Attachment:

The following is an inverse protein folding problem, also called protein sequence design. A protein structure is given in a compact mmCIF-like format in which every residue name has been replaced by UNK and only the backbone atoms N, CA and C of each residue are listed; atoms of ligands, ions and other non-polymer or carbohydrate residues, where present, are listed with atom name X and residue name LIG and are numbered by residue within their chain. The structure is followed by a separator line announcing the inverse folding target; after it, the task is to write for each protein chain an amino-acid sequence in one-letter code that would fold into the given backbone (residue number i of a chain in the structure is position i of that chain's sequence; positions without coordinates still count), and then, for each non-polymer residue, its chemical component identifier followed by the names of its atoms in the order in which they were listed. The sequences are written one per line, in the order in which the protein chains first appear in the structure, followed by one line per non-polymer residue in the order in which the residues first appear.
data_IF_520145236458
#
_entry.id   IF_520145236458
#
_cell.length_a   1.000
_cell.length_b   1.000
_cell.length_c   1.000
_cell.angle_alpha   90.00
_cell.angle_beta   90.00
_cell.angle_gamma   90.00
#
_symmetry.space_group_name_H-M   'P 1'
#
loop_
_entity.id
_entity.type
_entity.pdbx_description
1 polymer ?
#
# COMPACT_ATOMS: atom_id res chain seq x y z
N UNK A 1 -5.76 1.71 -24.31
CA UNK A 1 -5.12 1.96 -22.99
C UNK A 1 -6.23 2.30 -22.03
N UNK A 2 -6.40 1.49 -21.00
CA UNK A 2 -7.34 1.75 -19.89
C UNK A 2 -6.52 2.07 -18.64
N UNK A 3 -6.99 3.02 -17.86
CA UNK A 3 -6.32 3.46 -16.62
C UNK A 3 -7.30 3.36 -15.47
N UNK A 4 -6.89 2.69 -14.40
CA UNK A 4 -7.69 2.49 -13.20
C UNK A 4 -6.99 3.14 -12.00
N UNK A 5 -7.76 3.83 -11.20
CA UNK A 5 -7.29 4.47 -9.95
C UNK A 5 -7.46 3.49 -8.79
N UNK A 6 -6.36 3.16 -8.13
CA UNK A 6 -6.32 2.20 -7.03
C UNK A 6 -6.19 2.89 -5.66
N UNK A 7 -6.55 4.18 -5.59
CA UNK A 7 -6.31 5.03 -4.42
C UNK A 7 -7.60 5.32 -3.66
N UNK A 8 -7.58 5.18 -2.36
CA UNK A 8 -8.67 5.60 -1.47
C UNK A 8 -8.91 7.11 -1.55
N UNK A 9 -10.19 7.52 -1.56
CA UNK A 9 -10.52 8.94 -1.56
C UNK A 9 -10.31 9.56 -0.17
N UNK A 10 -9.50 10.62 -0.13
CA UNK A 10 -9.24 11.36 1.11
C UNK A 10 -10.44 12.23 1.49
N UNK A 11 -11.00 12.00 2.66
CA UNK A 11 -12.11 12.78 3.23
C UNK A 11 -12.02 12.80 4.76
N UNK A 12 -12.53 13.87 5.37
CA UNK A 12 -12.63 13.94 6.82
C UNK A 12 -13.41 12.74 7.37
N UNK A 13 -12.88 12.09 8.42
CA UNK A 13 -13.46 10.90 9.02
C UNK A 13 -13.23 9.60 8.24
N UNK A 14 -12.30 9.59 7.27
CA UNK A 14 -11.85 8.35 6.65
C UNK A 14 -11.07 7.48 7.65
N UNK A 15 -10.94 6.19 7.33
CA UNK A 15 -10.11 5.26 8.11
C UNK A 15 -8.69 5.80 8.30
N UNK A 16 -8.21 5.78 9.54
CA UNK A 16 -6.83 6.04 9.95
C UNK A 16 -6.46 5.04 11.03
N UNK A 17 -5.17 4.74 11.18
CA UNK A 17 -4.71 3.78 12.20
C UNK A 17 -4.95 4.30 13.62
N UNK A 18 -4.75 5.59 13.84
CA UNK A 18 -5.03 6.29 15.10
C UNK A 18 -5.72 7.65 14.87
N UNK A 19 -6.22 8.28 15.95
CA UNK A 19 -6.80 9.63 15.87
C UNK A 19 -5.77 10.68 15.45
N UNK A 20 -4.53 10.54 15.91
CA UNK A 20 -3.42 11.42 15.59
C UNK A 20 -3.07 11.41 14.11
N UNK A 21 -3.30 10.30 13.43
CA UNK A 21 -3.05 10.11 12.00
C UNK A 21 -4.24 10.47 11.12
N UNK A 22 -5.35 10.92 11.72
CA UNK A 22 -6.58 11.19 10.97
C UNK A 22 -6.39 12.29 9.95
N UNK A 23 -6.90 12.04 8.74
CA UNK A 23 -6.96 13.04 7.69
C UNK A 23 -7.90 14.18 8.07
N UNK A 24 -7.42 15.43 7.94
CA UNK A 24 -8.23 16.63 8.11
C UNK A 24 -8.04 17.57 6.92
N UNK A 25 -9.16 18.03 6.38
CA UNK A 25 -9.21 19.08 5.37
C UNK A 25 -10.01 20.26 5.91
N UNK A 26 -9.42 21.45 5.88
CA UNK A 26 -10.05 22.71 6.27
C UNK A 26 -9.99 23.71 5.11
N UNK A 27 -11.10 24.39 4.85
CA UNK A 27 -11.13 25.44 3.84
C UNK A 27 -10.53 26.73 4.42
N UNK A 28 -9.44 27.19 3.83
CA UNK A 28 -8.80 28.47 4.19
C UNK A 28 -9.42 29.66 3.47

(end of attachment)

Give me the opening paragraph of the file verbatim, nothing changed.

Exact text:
The following is an inverse protein folding problem, also called protein sequence design. A protein structure is given in a compact mmCIF-like format in which every residue name has been replaced by UNK and only the backbone atoms N, CA and C of each residue are listed; atoms of ligands, ions and other non-polymer or carbohydrate residues, where present, are listed with atom name X and residue name LIG and are numbered by residue within their chain. The structure is followed by a separator line announcing the inverse folding target; after it, the task is to write for each protein chain an amino-acid sequence in one-letter code that would fold into the given backbone (residue number i of a chain in the structure is position i of that chain's sequence; positions without coordinates still count), and then, for each non-polymer residue, its chemical component identifier followed by the names of its atoms in the order in which they were listed. The sequences are written one per line, in the order in which the protein chains first appear in the structure, followed by one line per non-polymer residue in the order in which the residues first appear.